La Jolla Parks & Beaches (LJP&B) advisory group heard these community concerns and proposals at its May 18 meeting:
City response to request for action
At its April 27 meeting, the LJP&B issued a letter to the city, giving it until May 30 to address the increased sea lion presence at La Jolla Cove, and problems regarding public access and safety therein. LJP&B chair Dan Allen reported the city received its letter, and planned to have a response by the May 30 deadline, but could not provide one in time for the May 18 meeting.
A list of recommended actions was listed in the letter and included:
Some form of gate mechanism or other temporary barrier on the stairway leading to/from La Jolla Cove beach to prevent sea lions moving off the beach onto the stairs;
Regular cleanup of sea lion feces from the stairs, deck and walkway areas;
A city program of morning beach inspections and sand cleaning at the Cove.
Drug use at Marine Street Beach
Cynthia Chasen, representing the Barber Tract Neighborhood Association, returned to the group to report continued and more severe drinking and drug use at Marine Street Beach.
The morning of LJP&B’s meeting, she said a freshwater storm drainpipe large enough for a person or persons to fit was discovered on a Barber Tract beach near Marine Street, and that drug deals were taking place there.
“I’ve lived here for 22 years and didn’t know that pipe was there,” she said. “We’ve been working with police and lifeguards … and they have photos of individuals identified by police as drug dealers going into that pipe.”
Chasan said with the current Level I lifeguard stationed at Marine Street, lifeguards cannot leave their chairs to walk around, and also cannot see from their post all the small coves and the pipe where these exchanges are reportedly happening.
Her husband, Jeff Chasan, added, “The drugs we’re talking about are not just pot. These kids are using heroin, cocaine, ecstasy, Molly (a form of synthetic ecstasy often mixed with drugs such as LSD or speed), etc. It’s not only La Jolla kids, but also other kids.”
He reported there have been fights and other aggressive behaviors as a result of drug use. “We want these issues dealt with before they get out of hand,” Jeff Chasan said.
Cynthia Chasan added that in an ideal world, a Level II lifeguard would be stationed there. “They would be more seasoned and could write citations,” she said.
Challenged Athletes Foundation senior director of special events Kristine Entwistle presented plans for this year’s Triathlon Challenge. The 1-mile swim starts and ends at La Jolla Cove, and 44-mile bike ride and 10-mile run start and end at Scripps Park.
The fundraising event for Challenged Athletes Foundation — whose mission is to provide opportunities to people with physical challenges so they can pursue active lifestyles through competitive athletics — is scheduled for Oct. 18.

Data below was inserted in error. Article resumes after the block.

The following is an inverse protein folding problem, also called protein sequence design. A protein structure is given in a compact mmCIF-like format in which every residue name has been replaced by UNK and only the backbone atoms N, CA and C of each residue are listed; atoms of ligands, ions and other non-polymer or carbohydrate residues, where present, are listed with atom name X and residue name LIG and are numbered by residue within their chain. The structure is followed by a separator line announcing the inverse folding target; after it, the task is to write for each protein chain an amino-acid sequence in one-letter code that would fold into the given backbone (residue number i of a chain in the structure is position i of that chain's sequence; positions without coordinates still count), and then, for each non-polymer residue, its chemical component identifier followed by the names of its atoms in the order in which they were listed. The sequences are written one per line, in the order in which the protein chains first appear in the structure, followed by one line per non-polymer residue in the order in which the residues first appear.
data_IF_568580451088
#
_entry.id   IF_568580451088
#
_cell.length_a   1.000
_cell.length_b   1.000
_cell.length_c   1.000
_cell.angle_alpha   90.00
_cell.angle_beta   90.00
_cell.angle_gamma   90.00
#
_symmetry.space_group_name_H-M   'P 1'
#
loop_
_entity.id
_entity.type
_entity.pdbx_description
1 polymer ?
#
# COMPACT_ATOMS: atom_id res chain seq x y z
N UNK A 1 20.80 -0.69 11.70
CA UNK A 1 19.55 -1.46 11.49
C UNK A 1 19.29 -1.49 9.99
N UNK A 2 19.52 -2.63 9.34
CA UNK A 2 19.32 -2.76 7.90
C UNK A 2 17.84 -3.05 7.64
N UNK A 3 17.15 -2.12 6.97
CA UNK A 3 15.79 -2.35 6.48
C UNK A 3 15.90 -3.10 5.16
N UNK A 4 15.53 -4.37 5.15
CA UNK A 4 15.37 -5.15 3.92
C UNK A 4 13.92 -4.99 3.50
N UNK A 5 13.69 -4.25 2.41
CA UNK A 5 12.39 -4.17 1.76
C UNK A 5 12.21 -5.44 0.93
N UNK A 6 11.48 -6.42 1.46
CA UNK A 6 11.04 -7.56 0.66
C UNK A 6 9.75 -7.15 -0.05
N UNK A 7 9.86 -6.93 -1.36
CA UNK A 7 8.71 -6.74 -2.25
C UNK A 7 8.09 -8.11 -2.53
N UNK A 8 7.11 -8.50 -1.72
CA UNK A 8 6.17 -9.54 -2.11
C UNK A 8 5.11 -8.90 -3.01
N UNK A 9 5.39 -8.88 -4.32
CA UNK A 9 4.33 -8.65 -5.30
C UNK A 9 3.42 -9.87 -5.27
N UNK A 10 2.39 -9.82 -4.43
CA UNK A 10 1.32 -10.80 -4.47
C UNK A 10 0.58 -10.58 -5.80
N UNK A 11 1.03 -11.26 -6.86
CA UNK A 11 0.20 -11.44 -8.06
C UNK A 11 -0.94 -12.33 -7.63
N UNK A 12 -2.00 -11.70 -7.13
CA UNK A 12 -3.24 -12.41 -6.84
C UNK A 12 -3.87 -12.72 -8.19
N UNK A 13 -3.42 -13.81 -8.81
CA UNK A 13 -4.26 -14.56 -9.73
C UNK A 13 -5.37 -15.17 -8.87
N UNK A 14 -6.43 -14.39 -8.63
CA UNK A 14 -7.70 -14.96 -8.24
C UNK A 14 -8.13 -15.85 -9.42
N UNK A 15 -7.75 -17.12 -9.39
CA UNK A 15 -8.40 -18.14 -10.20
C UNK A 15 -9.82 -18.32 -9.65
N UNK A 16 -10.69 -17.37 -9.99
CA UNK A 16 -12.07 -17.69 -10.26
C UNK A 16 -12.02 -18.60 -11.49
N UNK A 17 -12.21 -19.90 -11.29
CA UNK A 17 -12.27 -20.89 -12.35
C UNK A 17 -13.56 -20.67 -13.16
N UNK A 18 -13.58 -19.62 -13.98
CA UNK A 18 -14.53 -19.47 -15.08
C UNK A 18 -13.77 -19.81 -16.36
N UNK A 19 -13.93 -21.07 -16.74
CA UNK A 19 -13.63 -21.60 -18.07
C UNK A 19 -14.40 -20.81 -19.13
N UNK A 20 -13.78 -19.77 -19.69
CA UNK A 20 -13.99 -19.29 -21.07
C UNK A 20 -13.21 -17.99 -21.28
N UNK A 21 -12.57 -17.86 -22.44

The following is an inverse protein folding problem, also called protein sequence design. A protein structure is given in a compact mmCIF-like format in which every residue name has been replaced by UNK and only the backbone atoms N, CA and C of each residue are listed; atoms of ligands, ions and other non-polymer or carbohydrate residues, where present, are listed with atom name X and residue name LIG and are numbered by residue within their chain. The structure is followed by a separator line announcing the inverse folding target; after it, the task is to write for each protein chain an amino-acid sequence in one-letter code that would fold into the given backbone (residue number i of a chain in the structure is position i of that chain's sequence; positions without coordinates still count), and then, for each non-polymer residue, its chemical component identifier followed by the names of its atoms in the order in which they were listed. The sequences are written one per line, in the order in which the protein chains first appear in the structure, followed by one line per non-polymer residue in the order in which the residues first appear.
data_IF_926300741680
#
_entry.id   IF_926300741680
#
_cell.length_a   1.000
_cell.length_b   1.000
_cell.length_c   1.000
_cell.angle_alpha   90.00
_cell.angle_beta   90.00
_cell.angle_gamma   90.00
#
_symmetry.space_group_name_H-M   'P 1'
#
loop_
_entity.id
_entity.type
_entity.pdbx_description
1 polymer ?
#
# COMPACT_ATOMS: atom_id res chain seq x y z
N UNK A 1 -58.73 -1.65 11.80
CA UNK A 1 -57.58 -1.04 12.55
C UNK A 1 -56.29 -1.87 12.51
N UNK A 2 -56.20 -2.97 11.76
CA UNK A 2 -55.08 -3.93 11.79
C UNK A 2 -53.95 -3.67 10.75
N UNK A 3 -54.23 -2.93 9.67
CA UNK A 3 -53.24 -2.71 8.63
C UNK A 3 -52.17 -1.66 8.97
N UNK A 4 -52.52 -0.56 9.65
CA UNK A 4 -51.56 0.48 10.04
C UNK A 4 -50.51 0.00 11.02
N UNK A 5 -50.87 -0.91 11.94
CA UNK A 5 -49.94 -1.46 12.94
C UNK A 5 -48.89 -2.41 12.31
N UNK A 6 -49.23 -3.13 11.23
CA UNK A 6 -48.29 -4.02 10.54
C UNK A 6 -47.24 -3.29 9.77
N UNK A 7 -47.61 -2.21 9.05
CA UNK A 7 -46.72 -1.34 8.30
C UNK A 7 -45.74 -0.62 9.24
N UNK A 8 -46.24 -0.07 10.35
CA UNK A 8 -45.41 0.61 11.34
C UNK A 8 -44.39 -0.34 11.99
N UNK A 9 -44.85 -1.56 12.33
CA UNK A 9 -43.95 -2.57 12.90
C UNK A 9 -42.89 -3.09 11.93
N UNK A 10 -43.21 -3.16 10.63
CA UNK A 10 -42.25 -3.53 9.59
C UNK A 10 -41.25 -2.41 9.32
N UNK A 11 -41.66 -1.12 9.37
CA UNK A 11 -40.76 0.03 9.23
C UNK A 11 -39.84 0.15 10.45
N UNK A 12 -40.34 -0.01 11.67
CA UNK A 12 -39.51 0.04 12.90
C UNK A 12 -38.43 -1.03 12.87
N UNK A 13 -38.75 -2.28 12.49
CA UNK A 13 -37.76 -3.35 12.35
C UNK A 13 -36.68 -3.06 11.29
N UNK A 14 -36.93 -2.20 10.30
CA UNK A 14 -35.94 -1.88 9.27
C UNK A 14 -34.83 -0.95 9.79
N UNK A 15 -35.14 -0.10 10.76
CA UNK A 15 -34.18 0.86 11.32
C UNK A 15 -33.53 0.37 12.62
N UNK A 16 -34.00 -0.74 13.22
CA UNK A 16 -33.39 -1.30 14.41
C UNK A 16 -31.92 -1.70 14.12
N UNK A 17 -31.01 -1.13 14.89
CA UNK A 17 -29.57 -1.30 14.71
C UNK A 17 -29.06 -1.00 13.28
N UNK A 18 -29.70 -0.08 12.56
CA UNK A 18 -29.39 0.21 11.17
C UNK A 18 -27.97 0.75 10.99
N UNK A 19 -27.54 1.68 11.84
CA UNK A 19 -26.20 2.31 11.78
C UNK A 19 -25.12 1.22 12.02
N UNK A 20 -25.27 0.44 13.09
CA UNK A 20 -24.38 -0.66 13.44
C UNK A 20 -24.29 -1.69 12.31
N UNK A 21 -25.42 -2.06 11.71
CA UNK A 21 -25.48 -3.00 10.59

For last year’s event, organizers had to rearrange the staging area to accommodate construction on the La Jolla Cove lifeguard tower, but with construction on the tower set to be complete in July, the only “new challenge” will be a potential sea lion presence on the stairs and beach.
“Water entry and exit is a big part of the event,” Entwistle said. “So having the two stairways completely open is important.” Volunteers assist those with disabilities in getting up and down the stairs and into the water.
Hopeful that a sea lion removal option will be found before the October event, LJP&B voted unanimously to support the event and its usage of the park and Cove.
Opening up Coast Walk
LJP&B member Melinda Merryweather said she is exploring how to reinstate as many as four parking spaces near the overlook on Coast Walk, “with a place to turn around so the police and the fire department can get down there,” she said.
Coast Walk, located off Torrey Pines Road northeast of Prospect Place, is a short street leading to the Coast Walk Trail and provides, Merryweather contends, “one of the most beautiful views you will ever see of La Jolla.”
However, residents of Coast Walk seeking privacy had some boulders installed and some of the curbs painted red to discourage parking. The area is still open for public access.
In 2012, LJP&B formed a committee to request a Coast Walk feasibility study be conducted that would include an assessment of the property lines, a geological study of the bluffs and a traffic study.
Since then, the committee has had the study on its list of capital improvements for the city to fund, but the city has yet to do so.
Not willing to wait any longer, Merryweather said she would move forward and determine the cost to have the study conducted and fund subsequent action to open up the parking area.
Merryweather will present her findings at the next LJP&B meeting.
La Jolla Parks & Beaches will meet 4 p.m. Monday, June 22 at La Jolla Rec Center, 615 Prospect St. lajollaparksandbeaches.org